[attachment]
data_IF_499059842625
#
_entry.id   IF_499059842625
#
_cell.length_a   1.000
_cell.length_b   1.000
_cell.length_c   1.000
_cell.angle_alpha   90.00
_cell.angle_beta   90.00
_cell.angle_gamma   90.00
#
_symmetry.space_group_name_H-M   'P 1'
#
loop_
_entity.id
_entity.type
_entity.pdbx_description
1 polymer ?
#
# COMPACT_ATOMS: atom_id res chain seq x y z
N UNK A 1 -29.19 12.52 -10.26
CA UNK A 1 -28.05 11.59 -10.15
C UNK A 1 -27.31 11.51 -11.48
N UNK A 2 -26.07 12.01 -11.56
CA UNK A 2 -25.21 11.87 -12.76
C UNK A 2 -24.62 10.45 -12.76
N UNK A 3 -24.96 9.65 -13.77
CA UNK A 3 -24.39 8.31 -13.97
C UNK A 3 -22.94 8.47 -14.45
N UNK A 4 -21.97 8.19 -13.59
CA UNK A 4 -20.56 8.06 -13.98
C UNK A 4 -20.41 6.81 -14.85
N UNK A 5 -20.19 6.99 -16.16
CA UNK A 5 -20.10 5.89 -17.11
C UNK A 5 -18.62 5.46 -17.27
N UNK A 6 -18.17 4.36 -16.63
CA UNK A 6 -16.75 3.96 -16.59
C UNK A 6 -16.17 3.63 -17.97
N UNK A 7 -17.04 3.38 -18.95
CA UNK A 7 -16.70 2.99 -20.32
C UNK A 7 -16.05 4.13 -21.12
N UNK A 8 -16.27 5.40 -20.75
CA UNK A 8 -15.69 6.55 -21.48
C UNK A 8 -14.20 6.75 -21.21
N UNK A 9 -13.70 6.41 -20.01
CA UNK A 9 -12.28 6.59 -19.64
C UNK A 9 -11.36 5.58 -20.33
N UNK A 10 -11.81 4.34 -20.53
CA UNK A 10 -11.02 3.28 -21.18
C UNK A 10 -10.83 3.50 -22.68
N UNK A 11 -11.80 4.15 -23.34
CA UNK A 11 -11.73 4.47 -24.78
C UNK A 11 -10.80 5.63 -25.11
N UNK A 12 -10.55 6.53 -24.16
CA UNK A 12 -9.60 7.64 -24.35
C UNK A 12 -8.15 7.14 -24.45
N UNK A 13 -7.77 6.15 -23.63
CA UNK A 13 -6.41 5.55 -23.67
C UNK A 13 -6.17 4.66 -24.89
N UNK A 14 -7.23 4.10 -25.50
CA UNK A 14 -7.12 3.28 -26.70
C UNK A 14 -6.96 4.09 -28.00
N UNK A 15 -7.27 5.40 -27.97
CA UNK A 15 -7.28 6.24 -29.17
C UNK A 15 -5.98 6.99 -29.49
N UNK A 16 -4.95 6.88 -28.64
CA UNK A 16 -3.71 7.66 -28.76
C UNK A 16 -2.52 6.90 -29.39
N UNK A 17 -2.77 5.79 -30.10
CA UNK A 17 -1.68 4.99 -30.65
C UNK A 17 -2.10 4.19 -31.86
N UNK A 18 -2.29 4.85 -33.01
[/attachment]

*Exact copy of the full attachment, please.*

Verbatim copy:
data_IF_499059842625
#
_entry.id   IF_499059842625
#
_cell.length_a   1.000
_cell.length_b   1.000
_cell.length_c   1.000
_cell.angle_alpha   90.00
_cell.angle_beta   90.00
_cell.angle_gamma   90.00
#
_symmetry.space_group_name_H-M   'P 1'
#
loop_
_entity.id
_entity.type
_entity.pdbx_description
1 polymer ?
#
# COMPACT_ATOMS: atom_id res chain seq x y z
N UNK A 1 -29.19 12.52 -10.26
CA UNK A 1 -28.05 11.59 -10.15
C UNK A 1 -27.31 11.51 -11.48
N UNK A 2 -26.07 12.01 -11.56
CA UNK A 2 -25.21 11.87 -12.76
C UNK A 2 -24.62 10.45 -12.76
N UNK A 3 -24.96 9.65 -13.77
CA UNK A 3 -24.39 8.31 -13.97
C UNK A 3 -22.94 8.47 -14.45
N UNK A 4 -21.97 8.19 -13.59
CA UNK A 4 -20.56 8.06 -13.98
C UNK A 4 -20.41 6.81 -14.85
N UNK A 5 -20.19 6.99 -16.16
CA UNK A 5 -20.10 5.89 -17.11
C UNK A 5 -18.62 5.46 -17.27
N UNK A 6 -18.17 4.36 -16.63
CA UNK A 6 -16.75 3.96 -16.59
C UNK A 6 -16.17 3.63 -17.97
N UNK A 7 -17.04 3.38 -18.95
CA UNK A 7 -16.70 2.99 -20.32
C UNK A 7 -16.05 4.13 -21.12
N UNK A 8 -16.27 5.40 -20.75
CA UNK A 8 -15.69 6.55 -21.48
C UNK A 8 -14.20 6.75 -21.21
N UNK A 9 -13.70 6.41 -20.01
CA UNK A 9 -12.28 6.59 -19.64
C UNK A 9 -11.36 5.58 -20.33
N UNK A 10 -11.81 4.34 -20.53
CA UNK A 10 -11.02 3.28 -21.18
C UNK A 10 -10.83 3.50 -22.68
N UNK A 11 -11.80 4.15 -23.34
CA UNK A 11 -11.73 4.47 -24.78
C UNK A 11 -10.80 5.63 -25.11
N UNK A 12 -10.55 6.53 -24.16
CA UNK A 12 -9.60 7.64 -24.35
C UNK A 12 -8.15 7.14 -24.45
N UNK A 13 -7.77 6.15 -23.63
CA UNK A 13 -6.41 5.55 -23.67
C UNK A 13 -6.17 4.66 -24.89
N UNK A 14 -7.23 4.10 -25.50
CA UNK A 14 -7.12 3.28 -26.70
C UNK A 14 -6.96 4.09 -28.00
N UNK A 15 -7.27 5.40 -27.97
CA UNK A 15 -7.28 6.24 -29.17
C UNK A 15 -5.98 6.99 -29.49
N UNK A 16 -4.95 6.88 -28.64
CA UNK A 16 -3.71 7.66 -28.76
C UNK A 16 -2.52 6.90 -29.39
N UNK A 17 -2.77 5.79 -30.10
CA UNK A 17 -1.68 4.99 -30.65
C UNK A 17 -2.10 4.19 -31.86
N UNK A 18 -2.29 4.85 -33.01